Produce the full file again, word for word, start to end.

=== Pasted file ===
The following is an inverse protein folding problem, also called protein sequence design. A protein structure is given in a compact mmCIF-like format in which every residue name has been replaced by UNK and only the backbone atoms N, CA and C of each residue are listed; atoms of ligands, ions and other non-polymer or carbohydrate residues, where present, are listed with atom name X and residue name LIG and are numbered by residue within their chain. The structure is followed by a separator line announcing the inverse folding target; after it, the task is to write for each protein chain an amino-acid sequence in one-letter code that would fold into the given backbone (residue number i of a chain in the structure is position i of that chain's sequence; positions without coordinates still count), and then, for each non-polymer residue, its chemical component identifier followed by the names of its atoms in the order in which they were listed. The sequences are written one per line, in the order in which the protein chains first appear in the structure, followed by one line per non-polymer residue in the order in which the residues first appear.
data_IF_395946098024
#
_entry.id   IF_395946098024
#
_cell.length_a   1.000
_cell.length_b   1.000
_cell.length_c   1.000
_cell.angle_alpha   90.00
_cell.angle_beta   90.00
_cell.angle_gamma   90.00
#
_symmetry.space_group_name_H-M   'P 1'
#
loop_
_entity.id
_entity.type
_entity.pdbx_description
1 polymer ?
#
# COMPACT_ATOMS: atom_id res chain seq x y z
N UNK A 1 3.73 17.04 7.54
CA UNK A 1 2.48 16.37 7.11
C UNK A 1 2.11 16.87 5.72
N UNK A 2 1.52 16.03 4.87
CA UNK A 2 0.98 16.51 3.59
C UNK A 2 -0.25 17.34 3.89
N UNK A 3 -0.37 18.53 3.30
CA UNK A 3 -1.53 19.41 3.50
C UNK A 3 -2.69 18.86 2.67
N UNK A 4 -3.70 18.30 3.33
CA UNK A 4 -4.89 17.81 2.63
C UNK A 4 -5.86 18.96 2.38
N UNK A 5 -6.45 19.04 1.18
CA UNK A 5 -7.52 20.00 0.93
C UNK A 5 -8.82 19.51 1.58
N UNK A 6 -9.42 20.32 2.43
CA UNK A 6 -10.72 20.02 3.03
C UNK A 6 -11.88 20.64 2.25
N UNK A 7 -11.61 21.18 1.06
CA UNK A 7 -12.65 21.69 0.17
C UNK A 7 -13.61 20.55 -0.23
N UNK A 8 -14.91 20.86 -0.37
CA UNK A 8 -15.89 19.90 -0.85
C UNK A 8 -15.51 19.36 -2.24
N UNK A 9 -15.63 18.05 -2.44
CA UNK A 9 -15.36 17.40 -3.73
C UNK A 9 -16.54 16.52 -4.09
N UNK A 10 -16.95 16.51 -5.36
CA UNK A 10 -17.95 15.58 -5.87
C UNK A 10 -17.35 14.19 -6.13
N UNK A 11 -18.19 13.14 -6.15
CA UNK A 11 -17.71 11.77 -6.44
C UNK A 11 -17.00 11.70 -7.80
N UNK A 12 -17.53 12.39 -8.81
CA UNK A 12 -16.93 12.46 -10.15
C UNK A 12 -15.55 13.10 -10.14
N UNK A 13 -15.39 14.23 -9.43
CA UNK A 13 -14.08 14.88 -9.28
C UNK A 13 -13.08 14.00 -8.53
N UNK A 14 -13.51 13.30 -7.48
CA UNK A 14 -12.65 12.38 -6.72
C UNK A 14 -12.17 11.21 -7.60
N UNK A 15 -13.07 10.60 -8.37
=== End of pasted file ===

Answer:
The following is an inverse protein folding problem, also called protein sequence design. A protein structure is given in a compact mmCIF-like format in which every residue name has been replaced by UNK and only the backbone atoms N, CA and C of each residue are listed; atoms of ligands, ions and other non-polymer or carbohydrate residues, where present, are listed with atom name X and residue name LIG and are numbered by residue within their chain. The structure is followed by a separator line announcing the inverse folding target; after it, the task is to write for each protein chain an amino-acid sequence in one-letter code that would fold into the given backbone (residue number i of a chain in the structure is position i of that chain's sequence; positions without coordinates still count), and then, for each non-polymer residue, its chemical component identifier followed by the names of its atoms in the order in which they were listed. The sequences are written one per line, in the order in which the protein chains first appear in the structure, followed by one line per non-polymer residue in the order in which the residues first appear.
data_IF_395946098024
#
_entry.id   IF_395946098024
#
_cell.length_a   1.000
_cell.length_b   1.000
_cell.length_c   1.000
_cell.angle_alpha   90.00
_cell.angle_beta   90.00
_cell.angle_gamma   90.00
#
_symmetry.space_group_name_H-M   'P 1'
#
loop_
_entity.id
_entity.type
_entity.pdbx_description
1 polymer ?
#
# COMPACT_ATOMS: atom_id res chain seq x y z
N UNK A 1 3.73 17.04 7.54
CA UNK A 1 2.48 16.37 7.11
C UNK A 1 2.11 16.87 5.72
N UNK A 2 1.52 16.03 4.87
CA UNK A 2 0.98 16.51 3.59
C UNK A 2 -0.25 17.34 3.89
N UNK A 3 -0.37 18.53 3.30
CA UNK A 3 -1.53 19.41 3.50
C UNK A 3 -2.69 18.86 2.67
N UNK A 4 -3.70 18.30 3.33
CA UNK A 4 -4.89 17.81 2.63
C UNK A 4 -5.86 18.96 2.38
N UNK A 5 -6.45 19.04 1.18
CA UNK A 5 -7.52 20.00 0.93
C UNK A 5 -8.82 19.51 1.58
N UNK A 6 -9.42 20.32 2.43
CA UNK A 6 -10.72 20.02 3.03
C UNK A 6 -11.88 20.64 2.25
N UNK A 7 -11.61 21.18 1.06
CA UNK A 7 -12.65 21.69 0.17
C UNK A 7 -13.61 20.55 -0.23
N UNK A 8 -14.91 20.86 -0.37
CA UNK A 8 -15.89 19.90 -0.85
C UNK A 8 -15.51 19.36 -2.24
N UNK A 9 -15.63 18.05 -2.44
CA UNK A 9 -15.36 17.40 -3.73
C UNK A 9 -16.54 16.52 -4.09
N UNK A 10 -16.95 16.51 -5.36
CA UNK A 10 -17.95 15.58 -5.87
C UNK A 10 -17.35 14.19 -6.13
N UNK A 11 -18.19 13.14 -6.15
CA UNK A 11 -17.71 11.77 -6.44
C UNK A 11 -17.00 11.70 -7.80
N UNK A 12 -17.53 12.39 -8.81
CA UNK A 12 -16.93 12.46 -10.15
C UNK A 12 -15.55 13.10 -10.14
N UNK A 13 -15.39 14.23 -9.43
CA UNK A 13 -14.08 14.88 -9.28
C UNK A 13 -13.08 14.00 -8.53
N UNK A 14 -13.51 13.30 -7.48
CA UNK A 14 -12.65 12.38 -6.72
C UNK A 14 -12.17 11.21 -7.60
N UNK A 15 -13.07 10.60 -8.37